It's now the law: If you don't have health insurance, you may have to pay the government a penalty. But how does that work exactly?
The Affordable Care Act requires most Americans to have health insurance for at least nine months out of the year. That effectively makes March 31st the deadline to sign up for insurance or face the penalty. In this first year, the penalty for an individual is either of two things, whichever is greater. It can be a flat $95 or 1 percent of your income that's above the minimum income that requires a person to file a tax return. The current minimum is $10,000, so if you make $50,000 a year, your penalty would be 1 percent of $40,000, or $400. Several groups are exempt from paying the no-insurance penalty, including those who earn less than that $10,000 tax-filing threshold.
For more answers to questions about the Obamacare penalty, visit Bankrate.com. I'm Doug Whiteman.
Most women don't have a policy or are under-insured.
A Bankrate.com survey of uninsured Americans finds many plan to continue without coverage.
Not sure when to review your insurance policy? Experts share their thoughts on when to do so.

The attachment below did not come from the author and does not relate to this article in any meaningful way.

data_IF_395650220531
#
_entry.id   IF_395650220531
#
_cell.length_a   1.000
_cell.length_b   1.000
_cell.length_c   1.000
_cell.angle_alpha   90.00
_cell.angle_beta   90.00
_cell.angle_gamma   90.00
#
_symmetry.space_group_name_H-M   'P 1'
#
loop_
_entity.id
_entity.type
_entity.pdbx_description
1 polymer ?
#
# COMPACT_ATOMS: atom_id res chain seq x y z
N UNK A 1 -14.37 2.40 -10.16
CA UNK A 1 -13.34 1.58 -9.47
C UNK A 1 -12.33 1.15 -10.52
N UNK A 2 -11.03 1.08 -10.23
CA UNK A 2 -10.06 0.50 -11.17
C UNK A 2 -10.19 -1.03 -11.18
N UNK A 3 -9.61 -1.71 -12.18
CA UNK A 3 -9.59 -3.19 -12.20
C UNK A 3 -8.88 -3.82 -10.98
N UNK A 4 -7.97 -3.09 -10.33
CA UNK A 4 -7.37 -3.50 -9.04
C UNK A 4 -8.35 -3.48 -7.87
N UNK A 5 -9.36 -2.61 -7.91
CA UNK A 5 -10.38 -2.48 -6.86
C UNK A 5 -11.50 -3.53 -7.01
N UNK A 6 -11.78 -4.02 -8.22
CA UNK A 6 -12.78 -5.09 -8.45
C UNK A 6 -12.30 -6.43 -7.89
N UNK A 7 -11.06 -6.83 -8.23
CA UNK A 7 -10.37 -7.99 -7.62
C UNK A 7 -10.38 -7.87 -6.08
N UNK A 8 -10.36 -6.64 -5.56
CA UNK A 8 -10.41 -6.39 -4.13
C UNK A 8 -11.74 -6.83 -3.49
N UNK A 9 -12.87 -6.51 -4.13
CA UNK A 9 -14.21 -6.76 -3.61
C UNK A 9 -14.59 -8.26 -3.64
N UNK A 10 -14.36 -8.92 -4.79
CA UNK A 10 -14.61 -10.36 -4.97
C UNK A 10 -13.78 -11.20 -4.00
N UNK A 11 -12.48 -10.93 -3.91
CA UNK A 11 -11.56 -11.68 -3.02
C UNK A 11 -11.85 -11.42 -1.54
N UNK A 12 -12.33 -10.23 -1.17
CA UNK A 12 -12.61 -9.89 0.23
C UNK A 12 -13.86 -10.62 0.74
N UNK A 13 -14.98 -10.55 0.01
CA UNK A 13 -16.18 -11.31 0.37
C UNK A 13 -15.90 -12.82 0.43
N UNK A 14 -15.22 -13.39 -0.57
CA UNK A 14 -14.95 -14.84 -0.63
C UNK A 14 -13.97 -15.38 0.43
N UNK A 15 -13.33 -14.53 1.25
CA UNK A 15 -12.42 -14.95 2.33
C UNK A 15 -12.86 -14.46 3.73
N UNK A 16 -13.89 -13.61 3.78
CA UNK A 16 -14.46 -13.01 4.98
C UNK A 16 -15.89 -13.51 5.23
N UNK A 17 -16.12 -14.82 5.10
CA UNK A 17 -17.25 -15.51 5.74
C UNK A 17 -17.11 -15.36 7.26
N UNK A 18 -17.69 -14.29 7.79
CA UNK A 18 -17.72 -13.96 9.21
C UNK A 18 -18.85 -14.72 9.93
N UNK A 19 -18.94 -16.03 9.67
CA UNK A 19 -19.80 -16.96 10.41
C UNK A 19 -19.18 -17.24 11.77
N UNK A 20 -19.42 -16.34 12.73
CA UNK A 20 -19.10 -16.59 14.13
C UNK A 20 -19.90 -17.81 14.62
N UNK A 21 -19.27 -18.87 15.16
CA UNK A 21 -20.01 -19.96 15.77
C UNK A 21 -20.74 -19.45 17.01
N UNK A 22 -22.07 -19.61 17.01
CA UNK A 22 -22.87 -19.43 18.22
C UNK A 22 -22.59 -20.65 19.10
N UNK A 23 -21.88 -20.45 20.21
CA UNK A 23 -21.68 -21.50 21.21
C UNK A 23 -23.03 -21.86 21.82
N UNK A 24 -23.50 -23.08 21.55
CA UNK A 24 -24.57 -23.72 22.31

Big changes are in store for America's health insurance system. Do you know how it will affect you?
Want to save on insurance? Make sure to check on any new discounts your insurer may be offering.
Can a couple find common ground when it comes to debt?
Follow this 6-month homeowner countdown so you are ready come closing day.
Pay attention to fees on prepaid cards because in most cases you can avoid them.
Sleep better at night knowing you have extra money tucked away for unplanned expenses.
Do you want your kids to be smart about money? Follow these tips to get them started.
Bankrate wants to hear from you and encourages thoughtful and constructive comments. We ask that you stay focused on the story topic, respect other people's opinions, and avoid profanity, offensive statements, illegal contents and advertisement posts. Comments are not reviewed before they are posted. Bankrate reserves the right (but is not obligated) to edit or delete your comments. Please avoid posting private or confidential information, and also keep in mind that anything you post may be disclosed, published, transmitted or reused. We do not permit the inclusion of hyperlinks in comments and may remove any comment that includes a hyperlink.
Compare multiple quotes in just 6 minutes
Learn the latest trends that will help grow your portfolio, plus tips on investing strategies. Delivered weekly.
Travel, trusts and green building coverage set new Fireman's Fund home policy above the rest.
... Read more